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Image of an African-American family in a horse-drawn cart passing a roadside sign advertising ‘Domestic’ sewing machines
At bottom: “W.J. MORGAN & CO. LITH., CLEVELAND, O. COPYRIGHT 1882”
8.5 x 12 cm // 3 ⅜” x 4 ½”
Corner crease UR. Browning on back.
The very first Domestic machine was produced by William A. Mack in conjunction with one N. S. C. Perkins who built a small factory at Norwalk, Ohio, and where a small number of machines were produced until 1869 when the term Domestic was added to the company's title.
At this time Stephen A Davis was taken on the company's payroll and he was set to re-design the machine and move the company's headquarters to New York, which was already the hub of American trade.Like many other sewing-machine men of the period, Davis came from gun work and brought many of the principles of interchangeable parts into the Domestic factory.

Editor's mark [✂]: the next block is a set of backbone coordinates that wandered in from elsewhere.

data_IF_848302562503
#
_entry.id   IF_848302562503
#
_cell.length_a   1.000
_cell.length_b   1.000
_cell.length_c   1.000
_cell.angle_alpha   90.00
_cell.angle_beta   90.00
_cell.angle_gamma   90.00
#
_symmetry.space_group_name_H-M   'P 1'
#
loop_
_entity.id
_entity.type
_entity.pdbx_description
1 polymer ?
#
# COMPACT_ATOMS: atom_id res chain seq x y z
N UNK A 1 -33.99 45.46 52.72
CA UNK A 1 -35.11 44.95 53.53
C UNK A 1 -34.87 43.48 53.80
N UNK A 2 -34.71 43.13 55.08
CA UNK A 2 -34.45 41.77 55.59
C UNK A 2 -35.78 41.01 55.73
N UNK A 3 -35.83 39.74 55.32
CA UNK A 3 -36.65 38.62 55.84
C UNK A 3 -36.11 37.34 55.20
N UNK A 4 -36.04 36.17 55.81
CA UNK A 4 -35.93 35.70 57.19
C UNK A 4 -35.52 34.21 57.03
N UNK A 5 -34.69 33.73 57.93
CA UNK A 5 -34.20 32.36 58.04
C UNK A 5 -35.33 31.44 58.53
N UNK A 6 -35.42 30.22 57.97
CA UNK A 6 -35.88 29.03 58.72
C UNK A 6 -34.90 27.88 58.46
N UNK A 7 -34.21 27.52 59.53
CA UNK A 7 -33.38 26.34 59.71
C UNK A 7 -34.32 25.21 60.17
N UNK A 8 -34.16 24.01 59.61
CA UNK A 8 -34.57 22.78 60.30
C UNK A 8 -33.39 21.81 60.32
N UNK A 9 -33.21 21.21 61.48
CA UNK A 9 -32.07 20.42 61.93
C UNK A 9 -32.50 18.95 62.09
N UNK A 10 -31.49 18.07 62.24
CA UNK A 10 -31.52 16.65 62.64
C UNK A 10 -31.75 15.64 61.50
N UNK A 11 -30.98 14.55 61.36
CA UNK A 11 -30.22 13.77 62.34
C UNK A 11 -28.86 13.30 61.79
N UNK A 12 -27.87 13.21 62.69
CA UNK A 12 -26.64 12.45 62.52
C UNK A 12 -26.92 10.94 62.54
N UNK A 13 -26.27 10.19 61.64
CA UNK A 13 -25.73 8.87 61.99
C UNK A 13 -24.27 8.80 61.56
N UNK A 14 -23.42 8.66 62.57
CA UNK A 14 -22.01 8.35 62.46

Right from the start the Domestic took a first grip on the market, producing 10,000 machines in 1871, and quadrupled that number a year later. The company secured a niche as producers of good-quality, light-running models and, although never seriously rivaling Singer, stayed independent in business until 1924.